Pop quiz: In a 2013 interview in Fortune, Warren Buffett said that:
are key to why America will do so well economically in the future.
You are receiving this email because you requested to stay informed about events and classes in your area. If you prefer not to receive notices like this in the future, email email@example.com and ask to be removed. Do not contact UCLA Extension to opt out. To request a catalog and to receive updates from UCLA Extension, please visit UCLA Extension’s website.
The correct answer is C. He believes women are being underutilized and underpaid and are capable of contributing significantly more to economic growth.
Emphasizing gender differences in cultural upbringing, Buffett declared “The moment I emerged from my mother’s womb…my possibilities dwarfed those of my sisters, for I was a boy!” He mentioned that his parents loved his sisters and him the same, and they had similar IQs and grades. The one major difference between how they were raised was that his parents gave them different “signals” for what success would mean. His sisters were taught that “marrying well” would be a success while he was told that “the world’s opportunities were there for me to seize.”
Buffett is talking about the financial gender gap--the fact even when we equalize educational levels and types of jobs--men make more money than women. Not only is this hurtful on a psychological and cultural level, it inhibits and constrains the growth of our economy. This makes it important then for us to understand the primary causes of this gap so we can develop ways to reduce or eliminate it.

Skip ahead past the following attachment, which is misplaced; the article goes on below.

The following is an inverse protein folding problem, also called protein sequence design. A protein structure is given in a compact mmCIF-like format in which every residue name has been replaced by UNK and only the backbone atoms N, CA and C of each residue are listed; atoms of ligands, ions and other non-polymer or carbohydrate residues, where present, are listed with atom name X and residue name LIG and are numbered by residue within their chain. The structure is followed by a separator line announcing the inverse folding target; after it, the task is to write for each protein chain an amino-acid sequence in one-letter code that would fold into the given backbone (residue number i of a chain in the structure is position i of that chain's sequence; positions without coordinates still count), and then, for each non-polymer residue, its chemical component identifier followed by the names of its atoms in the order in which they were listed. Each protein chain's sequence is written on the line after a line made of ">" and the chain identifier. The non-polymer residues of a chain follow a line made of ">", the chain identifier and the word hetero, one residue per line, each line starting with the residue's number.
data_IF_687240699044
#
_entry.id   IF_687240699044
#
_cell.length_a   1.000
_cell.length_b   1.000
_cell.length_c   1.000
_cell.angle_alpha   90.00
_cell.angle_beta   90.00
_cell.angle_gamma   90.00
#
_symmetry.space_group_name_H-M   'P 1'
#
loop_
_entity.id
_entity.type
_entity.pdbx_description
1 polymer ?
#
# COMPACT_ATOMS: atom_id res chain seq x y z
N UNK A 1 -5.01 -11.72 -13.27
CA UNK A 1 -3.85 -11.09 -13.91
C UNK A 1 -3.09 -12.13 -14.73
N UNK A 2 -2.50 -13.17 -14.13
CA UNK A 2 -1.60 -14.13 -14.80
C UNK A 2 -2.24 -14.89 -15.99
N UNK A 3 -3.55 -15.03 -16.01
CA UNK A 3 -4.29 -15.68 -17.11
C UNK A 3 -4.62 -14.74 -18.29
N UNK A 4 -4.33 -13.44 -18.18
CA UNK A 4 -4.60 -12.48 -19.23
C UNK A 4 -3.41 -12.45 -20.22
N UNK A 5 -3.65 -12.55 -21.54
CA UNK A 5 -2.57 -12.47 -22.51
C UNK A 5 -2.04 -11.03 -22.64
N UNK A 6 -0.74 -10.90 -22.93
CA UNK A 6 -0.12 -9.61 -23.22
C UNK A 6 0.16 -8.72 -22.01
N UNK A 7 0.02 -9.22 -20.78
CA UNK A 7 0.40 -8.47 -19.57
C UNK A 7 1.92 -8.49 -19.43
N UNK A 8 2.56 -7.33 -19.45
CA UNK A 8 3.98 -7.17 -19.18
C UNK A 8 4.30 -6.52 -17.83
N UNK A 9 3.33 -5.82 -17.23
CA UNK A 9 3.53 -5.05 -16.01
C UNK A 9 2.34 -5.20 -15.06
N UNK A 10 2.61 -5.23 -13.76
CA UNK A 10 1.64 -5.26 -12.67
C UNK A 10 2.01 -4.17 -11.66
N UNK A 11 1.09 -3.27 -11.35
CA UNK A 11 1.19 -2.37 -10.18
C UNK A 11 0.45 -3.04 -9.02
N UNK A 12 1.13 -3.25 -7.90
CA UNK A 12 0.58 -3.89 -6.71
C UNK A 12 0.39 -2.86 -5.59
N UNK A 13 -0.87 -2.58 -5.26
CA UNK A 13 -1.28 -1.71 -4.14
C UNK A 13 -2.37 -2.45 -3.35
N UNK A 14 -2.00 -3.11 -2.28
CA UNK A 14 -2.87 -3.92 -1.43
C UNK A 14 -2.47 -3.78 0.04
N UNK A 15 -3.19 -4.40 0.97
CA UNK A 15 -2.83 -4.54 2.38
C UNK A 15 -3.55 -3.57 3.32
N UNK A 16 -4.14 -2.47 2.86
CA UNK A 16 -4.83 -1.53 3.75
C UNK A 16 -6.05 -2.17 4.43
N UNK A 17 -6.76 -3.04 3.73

We believe there are at least four major cultural and psychological factors that produce the financial gender gap. We like to use acronyms to help others (and ourselves) to remember important ideas (e.g. see previous blogs about the RAPIDS). LAMB is our acronym for the causes underlying the financial gender gap.
We remember in 1980s, Mattel marketed a Barbie that said “I’m not good in math.” Programming girls to believe they are not good in math shocked and outraged us. Having a young daughter at the time, we spoke out in our classes against Barbie’s programming and encouraged our students to have voice and be assertive. In less than a year, (I’d like to believe we played a small part in their decision) Mattel removed that sentence from Barbie’s vocabulary!
For those who want to help to close the gender gap, we suggest:
If you have any comments, stories or opinions about the gender gap, we would love to hear them. Stay tuned for the next blog which will published very soon and feature gender differences with empathy and how to increase you empathy in one day!